Concurrently, Medtronic has designed the next step in the evaluation of this therapy. The SPYRAL HTN Global Clinical Trial Program consists of a phase approach to determine the effects of renal denervation in patients or those whose hypertension has been difficult to manage. The first phase will consist of 2 parallel studies, the SPYRAL HTN-OFF MED (NCT02439749) and SPYRAL HTN-ON MED (NCT02439775) trials. These studies are of a randomized (1:1 renal denervation/sham-control group), multicenter design aiming to enroll 120 and 100 patients, respectively (21-23). The SPYRAL HTN-OFF MED study intends to demonstrate the real effect of renal denervation in hypertensive patients without additional hypertension treatment. The study design will use a washout period of 4 weeks before randomization, following the patients up to 12 months. The SPYRAL HTN-ON MED study is designed to evaluate the application of renal denervation in a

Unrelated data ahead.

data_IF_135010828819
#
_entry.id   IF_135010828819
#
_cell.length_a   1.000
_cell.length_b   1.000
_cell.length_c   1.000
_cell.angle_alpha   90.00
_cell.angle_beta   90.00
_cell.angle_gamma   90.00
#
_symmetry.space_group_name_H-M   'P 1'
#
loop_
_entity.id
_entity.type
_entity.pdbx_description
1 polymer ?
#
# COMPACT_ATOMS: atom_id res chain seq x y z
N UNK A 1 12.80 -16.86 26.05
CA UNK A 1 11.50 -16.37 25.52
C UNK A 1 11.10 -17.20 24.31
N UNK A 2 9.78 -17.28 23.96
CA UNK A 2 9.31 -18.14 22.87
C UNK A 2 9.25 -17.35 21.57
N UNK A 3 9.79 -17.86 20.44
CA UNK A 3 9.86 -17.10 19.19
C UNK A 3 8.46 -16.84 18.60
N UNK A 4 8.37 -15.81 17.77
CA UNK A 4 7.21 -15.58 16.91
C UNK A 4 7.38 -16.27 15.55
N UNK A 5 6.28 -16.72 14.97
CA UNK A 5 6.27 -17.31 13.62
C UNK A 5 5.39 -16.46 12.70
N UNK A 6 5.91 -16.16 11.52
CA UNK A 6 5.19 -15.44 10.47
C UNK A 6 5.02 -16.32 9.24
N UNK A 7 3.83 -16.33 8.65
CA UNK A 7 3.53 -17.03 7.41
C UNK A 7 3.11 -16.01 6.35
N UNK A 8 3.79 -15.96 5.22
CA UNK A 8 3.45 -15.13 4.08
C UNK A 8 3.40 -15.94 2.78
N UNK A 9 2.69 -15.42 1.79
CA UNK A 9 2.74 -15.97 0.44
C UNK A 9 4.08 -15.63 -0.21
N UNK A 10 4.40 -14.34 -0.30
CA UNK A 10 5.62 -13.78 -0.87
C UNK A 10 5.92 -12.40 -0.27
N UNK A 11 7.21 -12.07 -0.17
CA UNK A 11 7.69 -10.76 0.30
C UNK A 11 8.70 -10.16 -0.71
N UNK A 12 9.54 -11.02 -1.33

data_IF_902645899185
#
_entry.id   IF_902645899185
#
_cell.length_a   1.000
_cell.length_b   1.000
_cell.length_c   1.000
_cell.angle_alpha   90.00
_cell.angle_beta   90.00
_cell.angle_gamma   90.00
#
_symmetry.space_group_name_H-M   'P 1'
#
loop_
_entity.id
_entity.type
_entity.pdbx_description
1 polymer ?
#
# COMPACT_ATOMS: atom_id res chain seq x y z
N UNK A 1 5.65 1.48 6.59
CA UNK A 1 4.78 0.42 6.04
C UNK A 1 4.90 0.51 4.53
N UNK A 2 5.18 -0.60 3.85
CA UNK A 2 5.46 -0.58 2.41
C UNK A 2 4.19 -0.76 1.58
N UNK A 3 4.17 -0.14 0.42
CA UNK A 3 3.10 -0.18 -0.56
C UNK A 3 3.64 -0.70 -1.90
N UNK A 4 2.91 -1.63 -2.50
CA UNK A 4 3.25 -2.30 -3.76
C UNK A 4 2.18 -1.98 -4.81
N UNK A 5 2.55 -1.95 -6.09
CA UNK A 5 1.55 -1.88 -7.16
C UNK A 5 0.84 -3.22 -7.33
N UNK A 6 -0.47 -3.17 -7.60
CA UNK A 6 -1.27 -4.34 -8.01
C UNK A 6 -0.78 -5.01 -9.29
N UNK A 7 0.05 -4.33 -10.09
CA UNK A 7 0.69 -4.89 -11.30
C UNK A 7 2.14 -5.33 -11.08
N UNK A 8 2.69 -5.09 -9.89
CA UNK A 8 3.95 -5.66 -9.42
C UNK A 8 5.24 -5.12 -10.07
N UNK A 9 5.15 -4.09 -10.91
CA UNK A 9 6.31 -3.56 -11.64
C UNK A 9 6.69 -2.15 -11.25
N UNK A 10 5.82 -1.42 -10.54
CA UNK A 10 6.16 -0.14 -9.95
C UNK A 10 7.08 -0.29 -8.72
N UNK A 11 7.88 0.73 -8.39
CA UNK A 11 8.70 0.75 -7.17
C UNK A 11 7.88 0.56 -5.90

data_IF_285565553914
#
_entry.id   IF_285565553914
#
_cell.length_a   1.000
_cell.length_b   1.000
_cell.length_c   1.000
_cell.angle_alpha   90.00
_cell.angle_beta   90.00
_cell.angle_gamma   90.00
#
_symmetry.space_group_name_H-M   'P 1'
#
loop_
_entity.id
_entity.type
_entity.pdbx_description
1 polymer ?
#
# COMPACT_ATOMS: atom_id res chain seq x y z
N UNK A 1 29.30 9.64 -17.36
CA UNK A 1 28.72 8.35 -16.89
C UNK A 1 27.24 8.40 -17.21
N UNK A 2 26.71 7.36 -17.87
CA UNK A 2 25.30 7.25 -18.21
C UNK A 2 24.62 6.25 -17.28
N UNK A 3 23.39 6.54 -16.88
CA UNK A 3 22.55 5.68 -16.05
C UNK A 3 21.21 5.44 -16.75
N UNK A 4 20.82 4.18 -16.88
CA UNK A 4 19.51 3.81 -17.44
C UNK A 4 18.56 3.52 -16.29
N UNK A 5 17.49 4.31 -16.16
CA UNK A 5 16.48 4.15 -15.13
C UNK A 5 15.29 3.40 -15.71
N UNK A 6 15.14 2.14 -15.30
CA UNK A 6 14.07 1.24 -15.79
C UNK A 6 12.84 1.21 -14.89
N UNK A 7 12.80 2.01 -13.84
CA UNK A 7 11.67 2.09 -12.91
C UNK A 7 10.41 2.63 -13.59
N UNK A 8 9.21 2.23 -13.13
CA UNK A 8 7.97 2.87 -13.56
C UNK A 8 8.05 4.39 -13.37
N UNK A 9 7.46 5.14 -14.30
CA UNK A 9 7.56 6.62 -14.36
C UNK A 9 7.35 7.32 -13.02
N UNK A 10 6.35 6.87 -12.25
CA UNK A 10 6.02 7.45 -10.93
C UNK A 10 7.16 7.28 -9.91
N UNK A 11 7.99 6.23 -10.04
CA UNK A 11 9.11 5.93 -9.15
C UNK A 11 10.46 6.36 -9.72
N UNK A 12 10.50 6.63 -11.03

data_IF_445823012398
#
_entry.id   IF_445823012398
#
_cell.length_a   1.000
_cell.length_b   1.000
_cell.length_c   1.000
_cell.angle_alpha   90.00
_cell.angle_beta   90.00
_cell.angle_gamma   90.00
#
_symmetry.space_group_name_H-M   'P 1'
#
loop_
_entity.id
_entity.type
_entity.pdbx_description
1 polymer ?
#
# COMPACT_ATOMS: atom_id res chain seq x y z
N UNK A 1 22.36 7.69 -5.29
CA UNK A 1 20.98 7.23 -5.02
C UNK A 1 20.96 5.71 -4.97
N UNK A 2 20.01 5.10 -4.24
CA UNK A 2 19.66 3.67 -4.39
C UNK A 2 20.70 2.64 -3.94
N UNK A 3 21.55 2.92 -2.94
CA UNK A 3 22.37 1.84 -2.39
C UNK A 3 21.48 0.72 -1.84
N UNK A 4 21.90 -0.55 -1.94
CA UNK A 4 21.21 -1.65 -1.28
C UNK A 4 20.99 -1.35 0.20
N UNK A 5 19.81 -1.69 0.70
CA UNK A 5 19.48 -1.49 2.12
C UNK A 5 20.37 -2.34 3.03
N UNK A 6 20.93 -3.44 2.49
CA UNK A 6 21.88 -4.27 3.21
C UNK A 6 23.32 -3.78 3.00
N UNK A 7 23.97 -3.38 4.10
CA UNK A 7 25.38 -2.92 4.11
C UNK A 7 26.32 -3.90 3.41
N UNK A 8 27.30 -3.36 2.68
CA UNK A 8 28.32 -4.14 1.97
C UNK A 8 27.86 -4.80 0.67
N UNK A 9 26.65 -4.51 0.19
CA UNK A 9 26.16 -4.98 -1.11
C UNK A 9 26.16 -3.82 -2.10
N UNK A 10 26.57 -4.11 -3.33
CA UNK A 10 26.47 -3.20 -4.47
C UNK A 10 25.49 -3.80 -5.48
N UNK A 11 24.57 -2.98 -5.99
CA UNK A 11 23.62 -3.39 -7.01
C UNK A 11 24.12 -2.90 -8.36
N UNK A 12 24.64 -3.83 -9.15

clinical practice setting in which the pharmacological management of patients is required. In this case, the enrolled patients will be subject to 3 standardized medications. Both studies will be performed using the third-generation Symplicity Spyral renal dener-vation catheter (Medtronic, Dublin, Ireland). The results of these 2 studies will determine the design of the next phase in the SPYRAL HTN Global Clinical Trial Program. By design, these studies intend to avoid points that were considered potential culprits of the results of the SYMPLICITY HTN-3 trial (i.e., they will avoid requirement of maximum drug dose, measure drug prescription adherence, and produce a theoretical decrease in comorbidities in patients due to less severe hypertensive patient enrollment) (24).

COULD THE FIELD OF RDN BENEFIT FROM A NEW PERSPECTIVE, A NEW PROTOCOL?